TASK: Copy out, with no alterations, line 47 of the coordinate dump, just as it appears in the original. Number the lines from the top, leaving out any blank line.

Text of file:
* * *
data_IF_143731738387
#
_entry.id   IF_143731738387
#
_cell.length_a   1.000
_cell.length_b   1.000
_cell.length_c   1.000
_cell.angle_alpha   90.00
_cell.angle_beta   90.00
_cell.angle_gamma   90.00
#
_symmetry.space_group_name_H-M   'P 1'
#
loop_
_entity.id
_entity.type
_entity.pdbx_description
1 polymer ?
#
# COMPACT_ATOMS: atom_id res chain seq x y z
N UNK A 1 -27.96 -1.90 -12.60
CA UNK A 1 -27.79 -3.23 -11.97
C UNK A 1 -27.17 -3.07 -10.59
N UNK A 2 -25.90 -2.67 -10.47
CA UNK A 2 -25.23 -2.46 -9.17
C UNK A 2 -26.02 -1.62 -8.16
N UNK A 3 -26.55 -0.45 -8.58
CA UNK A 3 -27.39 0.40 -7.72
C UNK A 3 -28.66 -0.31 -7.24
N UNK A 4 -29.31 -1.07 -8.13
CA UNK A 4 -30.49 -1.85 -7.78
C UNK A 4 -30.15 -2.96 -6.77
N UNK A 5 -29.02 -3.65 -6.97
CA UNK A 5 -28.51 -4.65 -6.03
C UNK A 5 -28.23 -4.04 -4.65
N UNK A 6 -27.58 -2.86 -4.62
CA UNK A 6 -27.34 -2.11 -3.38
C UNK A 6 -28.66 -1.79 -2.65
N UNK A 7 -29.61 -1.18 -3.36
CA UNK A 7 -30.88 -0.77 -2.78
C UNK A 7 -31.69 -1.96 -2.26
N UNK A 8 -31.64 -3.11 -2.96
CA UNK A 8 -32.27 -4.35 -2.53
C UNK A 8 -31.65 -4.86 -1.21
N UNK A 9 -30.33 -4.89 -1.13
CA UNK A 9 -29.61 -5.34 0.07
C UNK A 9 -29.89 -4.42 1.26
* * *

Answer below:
C UNK A 9 -29.89 -4.42 1.26